Various types and scales of urban plans, from territorial to land-use zoning, can help to protect environmentally sensitive areas, and hence increase resilience. They can: reduce disaster risk through better planned infrastructure and the creation of open spaces; reduce vulnerability through appropriate location of housing and other critical services; mitigate climate change by ensuring optimum use of energy and reducing GHG emissions; and improve resilience by ensuring upgrading and retrofitting of poorly planned and constructed settlements, ideally through a participatory process that will ensure implementation and sustainability. Furthermore, the consideration of innovative planning and design ideas such as urban green growth strategies, transit-oriented design, creative open and public space development, and the use of green and blue infrastructure can help to reduce risk in urban areas while increasing living conditions and attaining cities towards sustainable and resilient development.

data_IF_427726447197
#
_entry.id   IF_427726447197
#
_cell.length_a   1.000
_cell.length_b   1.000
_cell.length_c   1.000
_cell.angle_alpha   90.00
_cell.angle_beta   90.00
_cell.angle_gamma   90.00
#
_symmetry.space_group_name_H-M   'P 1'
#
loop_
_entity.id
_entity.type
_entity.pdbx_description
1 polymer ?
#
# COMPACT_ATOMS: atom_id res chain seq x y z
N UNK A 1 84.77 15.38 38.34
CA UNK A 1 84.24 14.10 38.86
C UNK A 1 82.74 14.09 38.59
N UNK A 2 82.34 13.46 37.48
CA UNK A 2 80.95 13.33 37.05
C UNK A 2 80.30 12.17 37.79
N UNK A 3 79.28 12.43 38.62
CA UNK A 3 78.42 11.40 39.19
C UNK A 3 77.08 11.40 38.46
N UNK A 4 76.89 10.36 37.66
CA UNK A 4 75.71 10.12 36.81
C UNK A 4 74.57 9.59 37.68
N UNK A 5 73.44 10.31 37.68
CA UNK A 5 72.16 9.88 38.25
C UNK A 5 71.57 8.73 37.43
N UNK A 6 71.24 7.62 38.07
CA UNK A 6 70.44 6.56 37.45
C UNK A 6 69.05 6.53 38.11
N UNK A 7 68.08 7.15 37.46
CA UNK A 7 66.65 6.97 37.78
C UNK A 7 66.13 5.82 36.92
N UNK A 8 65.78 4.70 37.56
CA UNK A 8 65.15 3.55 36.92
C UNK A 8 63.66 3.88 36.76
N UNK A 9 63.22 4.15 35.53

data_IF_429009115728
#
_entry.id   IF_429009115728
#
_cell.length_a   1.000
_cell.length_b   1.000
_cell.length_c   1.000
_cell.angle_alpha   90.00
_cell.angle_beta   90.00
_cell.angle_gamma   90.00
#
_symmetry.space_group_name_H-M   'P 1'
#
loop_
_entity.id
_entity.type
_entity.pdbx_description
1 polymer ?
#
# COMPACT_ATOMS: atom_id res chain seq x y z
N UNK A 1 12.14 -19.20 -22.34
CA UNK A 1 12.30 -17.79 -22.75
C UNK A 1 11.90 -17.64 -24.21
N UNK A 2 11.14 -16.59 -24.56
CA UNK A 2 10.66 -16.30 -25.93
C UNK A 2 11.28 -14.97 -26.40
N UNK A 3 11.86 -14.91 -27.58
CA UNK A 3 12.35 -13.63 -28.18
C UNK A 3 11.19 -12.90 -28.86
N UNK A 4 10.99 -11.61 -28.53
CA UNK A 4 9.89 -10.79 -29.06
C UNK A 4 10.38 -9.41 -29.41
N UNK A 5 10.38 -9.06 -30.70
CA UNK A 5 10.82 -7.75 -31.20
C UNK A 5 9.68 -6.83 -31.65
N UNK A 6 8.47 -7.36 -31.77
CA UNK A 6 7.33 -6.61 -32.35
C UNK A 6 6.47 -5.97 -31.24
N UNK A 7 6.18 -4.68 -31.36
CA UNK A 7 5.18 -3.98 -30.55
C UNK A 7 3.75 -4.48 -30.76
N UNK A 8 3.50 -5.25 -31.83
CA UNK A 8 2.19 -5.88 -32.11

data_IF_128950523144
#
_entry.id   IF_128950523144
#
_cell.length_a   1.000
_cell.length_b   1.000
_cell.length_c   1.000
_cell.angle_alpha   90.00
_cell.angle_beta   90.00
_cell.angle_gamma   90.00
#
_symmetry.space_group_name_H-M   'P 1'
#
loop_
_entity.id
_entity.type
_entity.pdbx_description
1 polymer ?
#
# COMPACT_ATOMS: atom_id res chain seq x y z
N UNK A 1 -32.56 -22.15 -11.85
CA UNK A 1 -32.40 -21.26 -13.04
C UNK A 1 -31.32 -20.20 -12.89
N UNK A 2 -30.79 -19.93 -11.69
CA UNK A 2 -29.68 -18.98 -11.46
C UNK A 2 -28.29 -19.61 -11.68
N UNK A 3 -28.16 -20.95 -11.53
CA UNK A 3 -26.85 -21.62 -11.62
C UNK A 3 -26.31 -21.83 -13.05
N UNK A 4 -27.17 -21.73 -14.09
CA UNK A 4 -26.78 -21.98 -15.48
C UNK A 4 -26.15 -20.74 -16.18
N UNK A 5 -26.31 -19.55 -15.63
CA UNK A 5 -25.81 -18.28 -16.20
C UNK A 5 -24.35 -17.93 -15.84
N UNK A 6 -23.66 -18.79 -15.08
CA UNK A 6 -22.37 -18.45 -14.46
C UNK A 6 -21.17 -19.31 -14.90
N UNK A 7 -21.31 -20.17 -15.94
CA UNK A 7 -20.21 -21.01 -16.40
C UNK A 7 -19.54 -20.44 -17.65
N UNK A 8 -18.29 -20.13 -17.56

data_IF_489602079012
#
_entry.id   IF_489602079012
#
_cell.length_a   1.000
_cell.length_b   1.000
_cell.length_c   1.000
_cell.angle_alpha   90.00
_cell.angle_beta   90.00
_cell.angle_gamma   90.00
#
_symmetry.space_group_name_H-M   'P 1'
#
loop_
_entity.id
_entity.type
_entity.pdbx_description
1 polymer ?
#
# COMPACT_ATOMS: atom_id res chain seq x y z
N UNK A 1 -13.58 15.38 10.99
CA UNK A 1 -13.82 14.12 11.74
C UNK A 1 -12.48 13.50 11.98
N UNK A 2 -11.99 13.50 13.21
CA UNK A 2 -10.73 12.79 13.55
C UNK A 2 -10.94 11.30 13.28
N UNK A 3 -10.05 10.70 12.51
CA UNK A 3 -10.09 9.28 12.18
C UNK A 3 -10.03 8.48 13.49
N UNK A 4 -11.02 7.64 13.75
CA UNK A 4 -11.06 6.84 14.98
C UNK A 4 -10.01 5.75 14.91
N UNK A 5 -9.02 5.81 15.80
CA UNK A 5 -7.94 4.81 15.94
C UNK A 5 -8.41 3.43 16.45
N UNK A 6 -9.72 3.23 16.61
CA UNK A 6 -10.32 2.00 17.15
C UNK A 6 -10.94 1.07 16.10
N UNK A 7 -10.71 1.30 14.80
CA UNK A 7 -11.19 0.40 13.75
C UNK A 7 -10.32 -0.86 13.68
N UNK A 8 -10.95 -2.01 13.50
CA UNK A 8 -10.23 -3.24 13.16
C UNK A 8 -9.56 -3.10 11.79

An example comes from China's Sponge City Programme, which has established methods for flood risk reduction, water conservation, improved water quality and reduction of heat island effects by using ecological infrastructure. Run-off water volumes are reduced by preservation and restoration of green spaces over hard impervious surfaces, which reduces day- and night-time temperatures. There are cultural, ecological and health benefits too, which all help to build community resilience.
The existence of urban plans, building codes and alike do not indicate the success of their implementation. Implementation of risk-sensitive planning can help reduce the risk in informal and slum settlements, which will require provision of suitable land for all income groups. Participatory slum-upgrading practices are a prerequisite for DRR and resilience building in many rapidly urbanizing cities, which cannot offer suitable land, infrastructure, and services to increased population shift from impoverished rural economies, industrial relocation, conflict and crises.